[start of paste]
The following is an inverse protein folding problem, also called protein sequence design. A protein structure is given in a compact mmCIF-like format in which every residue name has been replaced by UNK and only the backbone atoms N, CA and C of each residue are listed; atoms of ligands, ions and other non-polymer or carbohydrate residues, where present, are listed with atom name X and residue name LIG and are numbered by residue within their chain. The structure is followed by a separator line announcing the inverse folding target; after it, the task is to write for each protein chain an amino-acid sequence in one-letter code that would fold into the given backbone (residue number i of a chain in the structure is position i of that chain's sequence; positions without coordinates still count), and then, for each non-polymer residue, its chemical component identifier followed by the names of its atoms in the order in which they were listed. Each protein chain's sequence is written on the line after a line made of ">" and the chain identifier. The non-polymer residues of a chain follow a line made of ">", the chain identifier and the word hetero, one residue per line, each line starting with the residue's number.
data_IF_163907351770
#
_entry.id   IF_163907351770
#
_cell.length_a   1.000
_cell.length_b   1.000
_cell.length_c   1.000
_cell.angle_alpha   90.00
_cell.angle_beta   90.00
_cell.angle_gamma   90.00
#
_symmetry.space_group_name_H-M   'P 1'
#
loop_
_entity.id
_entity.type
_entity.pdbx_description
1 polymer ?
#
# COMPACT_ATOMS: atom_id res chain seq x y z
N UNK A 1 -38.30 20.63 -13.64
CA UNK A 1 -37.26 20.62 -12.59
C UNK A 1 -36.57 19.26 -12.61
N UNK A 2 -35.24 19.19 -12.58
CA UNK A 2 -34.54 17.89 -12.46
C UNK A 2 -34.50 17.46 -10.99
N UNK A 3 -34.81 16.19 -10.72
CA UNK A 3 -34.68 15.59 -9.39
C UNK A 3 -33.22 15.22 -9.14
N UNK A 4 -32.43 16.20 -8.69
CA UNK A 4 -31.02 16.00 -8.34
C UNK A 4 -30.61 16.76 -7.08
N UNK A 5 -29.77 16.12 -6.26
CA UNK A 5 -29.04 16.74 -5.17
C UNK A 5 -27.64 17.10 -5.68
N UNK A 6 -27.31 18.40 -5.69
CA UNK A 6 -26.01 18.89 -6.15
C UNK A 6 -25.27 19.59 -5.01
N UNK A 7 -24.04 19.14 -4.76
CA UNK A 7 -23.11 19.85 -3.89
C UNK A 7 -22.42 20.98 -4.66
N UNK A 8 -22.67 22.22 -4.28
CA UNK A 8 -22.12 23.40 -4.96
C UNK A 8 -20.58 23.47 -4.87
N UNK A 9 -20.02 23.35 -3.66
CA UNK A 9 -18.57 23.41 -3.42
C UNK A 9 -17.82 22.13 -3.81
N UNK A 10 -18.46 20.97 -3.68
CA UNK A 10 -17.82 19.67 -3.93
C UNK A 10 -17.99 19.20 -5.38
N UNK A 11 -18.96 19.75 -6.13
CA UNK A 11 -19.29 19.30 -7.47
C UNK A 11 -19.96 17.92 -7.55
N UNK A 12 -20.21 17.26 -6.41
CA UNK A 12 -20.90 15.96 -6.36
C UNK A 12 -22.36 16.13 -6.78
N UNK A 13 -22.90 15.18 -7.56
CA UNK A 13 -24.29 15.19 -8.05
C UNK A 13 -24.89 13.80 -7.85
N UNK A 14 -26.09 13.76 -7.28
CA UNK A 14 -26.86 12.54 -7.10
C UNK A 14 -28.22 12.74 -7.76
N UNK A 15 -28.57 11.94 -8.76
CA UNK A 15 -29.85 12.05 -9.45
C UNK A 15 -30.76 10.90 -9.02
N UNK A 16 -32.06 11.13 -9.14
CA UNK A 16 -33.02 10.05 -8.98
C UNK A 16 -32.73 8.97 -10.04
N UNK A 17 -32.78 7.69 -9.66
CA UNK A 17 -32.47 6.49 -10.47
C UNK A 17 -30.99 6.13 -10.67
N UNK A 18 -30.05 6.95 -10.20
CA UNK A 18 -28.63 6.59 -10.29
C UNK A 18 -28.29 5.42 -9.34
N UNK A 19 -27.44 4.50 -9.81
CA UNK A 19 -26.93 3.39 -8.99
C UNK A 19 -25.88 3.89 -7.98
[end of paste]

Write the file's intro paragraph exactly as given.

The following is an inverse protein folding problem, also called protein sequence design. A protein structure is given in a compact mmCIF-like format in which every residue name has been replaced by UNK and only the backbone atoms N, CA and C of each residue are listed; atoms of ligands, ions and other non-polymer or carbohydrate residues, where present, are listed with atom name X and residue name LIG and are numbered by residue within their chain. The structure is followed by a separator line announcing the inverse folding target; after it, the task is to write for each protein chain an amino-acid sequence in one-letter code that would fold into the given backbone (residue number i of a chain in the structure is position i of that chain's sequence; positions without coordinates still count), and then, for each non-polymer residue, its chemical component identifier followed by the names of its atoms in the order in which they were listed. Each protein chain's sequence is written on the line after a line made of ">" and the chain identifier. The non-polymer residues of a chain follow a line made of ">", the chain identifier and the word hetero, one residue per line, each line starting with the residue's number.